The proposition advanced in this opinion in regard to mortgaged property not being subject to the expenses of a receivership to which the mortgagee is not a party is sustained in the case of Houston Ice Co. v. Fuller, 26 Tex. Civ. App. 239, 63 S.W. 1048. In that case it was held: "We are of the opinion that the court erred in adjudging the expenses of the receivership to be a superior lien to the appellant's mortgage. The receivership was not ordered at the suit of the appellant, and it would be inequitable to exhaust his security with the expenses of a receivership taken out at the instance of other parties. High, Rec. § 796, p. 730. Rev.St. art. 1472, has application where the receivership is at the instance or for the benefit of the lien holder." That proposition is supported, not only by the authorities hereinbefore cited, but many others, and is founded upon the rules of honesty and justice. Beach on Rec. §§ 402, 414, pp. 426440; Union Trust Co. v. Railway, 117 U.S. 434, 6 Sup.Ct. 809, 29 L.Ed. 963; Meyer v. Johnston, 53 Ala. 237. The last case, as well as the case of McLane v. Railway, 66 Cal. 606, 6 P. 748, is cited to sustain the proposition enunciated in the Ellis Case, but both of them were cases in which the mortgagees sought the receivership. As said by Beach in the citation last made: "Receiver's certificates do not in any particular affect the rights of lien holders who are not parties or privies to the receivership proceedings. It is one of the elements supporting the doctrine, and a strong reason for the exercise of the power to issue certificates, that those who cause the property to be placed in the custody of the court are to be considered as consenting to whatever may be necessary to preserve and protect it." The power to issue such certificates is a dangerous one, often, as has been well said, being "merely a license to do mischief." Making such certificates a lien on the corpus of property of mortgagees invoking a receivership is as far as any court of equity should ever go; the justification for that being that they who litigate must pay the costs.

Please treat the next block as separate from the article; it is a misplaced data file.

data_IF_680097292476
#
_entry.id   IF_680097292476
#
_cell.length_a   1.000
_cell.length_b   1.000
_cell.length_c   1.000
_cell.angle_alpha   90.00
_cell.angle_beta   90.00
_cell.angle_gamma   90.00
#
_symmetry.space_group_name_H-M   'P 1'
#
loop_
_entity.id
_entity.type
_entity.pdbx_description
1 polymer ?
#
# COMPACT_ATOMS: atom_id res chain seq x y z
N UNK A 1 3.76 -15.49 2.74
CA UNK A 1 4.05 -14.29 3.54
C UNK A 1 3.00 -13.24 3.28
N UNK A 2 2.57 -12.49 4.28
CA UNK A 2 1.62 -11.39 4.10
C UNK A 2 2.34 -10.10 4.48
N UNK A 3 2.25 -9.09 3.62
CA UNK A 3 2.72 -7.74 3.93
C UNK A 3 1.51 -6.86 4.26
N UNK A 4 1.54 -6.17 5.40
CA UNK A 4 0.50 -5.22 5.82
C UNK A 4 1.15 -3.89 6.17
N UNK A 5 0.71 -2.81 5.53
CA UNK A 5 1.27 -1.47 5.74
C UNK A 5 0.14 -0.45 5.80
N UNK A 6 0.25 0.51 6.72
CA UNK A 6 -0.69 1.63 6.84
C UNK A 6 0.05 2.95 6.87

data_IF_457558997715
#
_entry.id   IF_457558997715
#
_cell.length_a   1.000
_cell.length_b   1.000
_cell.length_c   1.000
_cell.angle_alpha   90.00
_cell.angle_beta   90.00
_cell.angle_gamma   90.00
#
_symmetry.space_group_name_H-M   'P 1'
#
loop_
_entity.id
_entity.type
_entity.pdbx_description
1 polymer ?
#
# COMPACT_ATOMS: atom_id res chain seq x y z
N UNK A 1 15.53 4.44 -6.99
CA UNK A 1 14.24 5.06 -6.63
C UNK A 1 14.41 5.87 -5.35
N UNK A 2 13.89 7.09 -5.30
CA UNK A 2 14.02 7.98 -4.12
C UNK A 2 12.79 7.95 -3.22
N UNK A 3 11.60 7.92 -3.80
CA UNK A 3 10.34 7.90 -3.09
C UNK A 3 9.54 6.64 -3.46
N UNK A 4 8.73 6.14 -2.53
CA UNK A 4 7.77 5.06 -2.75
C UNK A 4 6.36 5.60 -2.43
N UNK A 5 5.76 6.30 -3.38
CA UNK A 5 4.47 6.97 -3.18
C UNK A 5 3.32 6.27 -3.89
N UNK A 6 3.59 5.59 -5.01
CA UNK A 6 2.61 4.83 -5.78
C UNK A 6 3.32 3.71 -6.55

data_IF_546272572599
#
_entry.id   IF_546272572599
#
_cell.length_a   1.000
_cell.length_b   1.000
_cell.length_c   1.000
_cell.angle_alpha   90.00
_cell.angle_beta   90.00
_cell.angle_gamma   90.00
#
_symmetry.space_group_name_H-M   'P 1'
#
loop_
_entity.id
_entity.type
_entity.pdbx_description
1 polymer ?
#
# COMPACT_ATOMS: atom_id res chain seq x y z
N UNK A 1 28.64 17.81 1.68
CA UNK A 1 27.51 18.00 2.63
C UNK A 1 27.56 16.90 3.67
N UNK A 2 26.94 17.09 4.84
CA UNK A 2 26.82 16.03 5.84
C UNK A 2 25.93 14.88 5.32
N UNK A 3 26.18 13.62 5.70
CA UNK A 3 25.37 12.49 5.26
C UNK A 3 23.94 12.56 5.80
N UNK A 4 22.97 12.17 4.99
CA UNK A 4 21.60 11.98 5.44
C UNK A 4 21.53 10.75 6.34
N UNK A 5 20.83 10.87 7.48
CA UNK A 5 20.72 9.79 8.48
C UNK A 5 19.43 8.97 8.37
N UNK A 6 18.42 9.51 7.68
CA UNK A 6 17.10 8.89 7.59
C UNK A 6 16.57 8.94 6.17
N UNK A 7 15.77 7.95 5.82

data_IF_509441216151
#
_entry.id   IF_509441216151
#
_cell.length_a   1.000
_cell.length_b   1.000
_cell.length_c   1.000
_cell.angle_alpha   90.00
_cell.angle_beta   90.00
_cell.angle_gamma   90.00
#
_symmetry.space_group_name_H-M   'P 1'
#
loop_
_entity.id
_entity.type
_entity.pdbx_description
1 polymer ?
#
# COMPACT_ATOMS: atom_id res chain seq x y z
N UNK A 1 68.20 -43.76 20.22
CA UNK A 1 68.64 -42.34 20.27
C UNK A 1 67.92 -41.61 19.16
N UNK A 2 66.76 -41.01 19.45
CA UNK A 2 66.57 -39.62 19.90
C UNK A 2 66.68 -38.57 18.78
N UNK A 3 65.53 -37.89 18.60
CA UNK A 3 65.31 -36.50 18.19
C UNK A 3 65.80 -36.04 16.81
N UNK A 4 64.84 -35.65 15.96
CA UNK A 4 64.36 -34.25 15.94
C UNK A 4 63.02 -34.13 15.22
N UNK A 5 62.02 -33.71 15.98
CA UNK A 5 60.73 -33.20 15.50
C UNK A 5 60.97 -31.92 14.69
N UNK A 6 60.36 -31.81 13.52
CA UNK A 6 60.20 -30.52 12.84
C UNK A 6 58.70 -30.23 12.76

In this case the applicant for the receivership had no interest in the property except in so far as there might be a surplus after paying off the first lien, and he had no right, and could not be endowed with the right by the court, to needlessly sacrifice the property of the first lien holder. Under the allegations of the petition for the receivership, the court should not have entertained the suit, which could result in nothing but an impairment or sacrifice of the mortgaged property. Galvin v. McConnell, 53 Tex. Civ. App. 486, 117 S.W. 211; Bank v. Campbell (Sup.) 140 S.W. 430.
On December 14, 1912, about a month after the receiver was appointed by the district court in and for Cameron county, appellant filed suit in the Fifty-Fifth district court of Harris county on three notes, amounting in the aggregate to $12,100, and asked for and obtained a judgment for the amount, together with a foreclosure of the lien on the property in question. The defendants in the case were A. L. Strang, the Ice Gin Company of Harlingen, Charles T. Brown, who applied for the receiver, and W. B. Clint, the receiver of the Ice Gin Company. The judgment was rendered on March 10, 1913. Under the provisions of article 2146, R.S. 1911, the suit against the receiver was fully authorized without leave of the Cameron county district court. The judgment was therefore regular and valid. That article further provides that if a judgment is recovered against the receiver, it shall be the duty of the court, doubtless the one in which the receivership is pending, to order the receiver to pay the judgment out of any funds in his hands. The judgment being valid the only question that could arise would be as to the method of satisfying it.
There is no authority for the seizure of the property under execution. Harrison v. Waterberry (Sup.) 27 S.W. 109. It follows that the writ restraining the sale of the property under execution was properly granted, but as appellant, in connection with the injunction proceedings, applied to the court for a sale of the property, that application should have been granted. Appellant submitted itself fully to the jurisdiction of the court, and showed to the court all of the circumstances and conditions surrounding the property, and that it should be sold, and no reason appears why it should not be sold by the sheriff. It should be a question of costs alone, and appellant should be given the benefit of that method which will cost the least money. The sale made by the sheriff would be valid, and the court can so direct it. Beach, Rec. § 223, p. 214; Ellis v. Water Co., 86 Tex. 115, 23 S.W. 858; Walling v. Miller, 108 N.Y. 173, 15 N.E. 65, 2 Am.St.Rep. 400.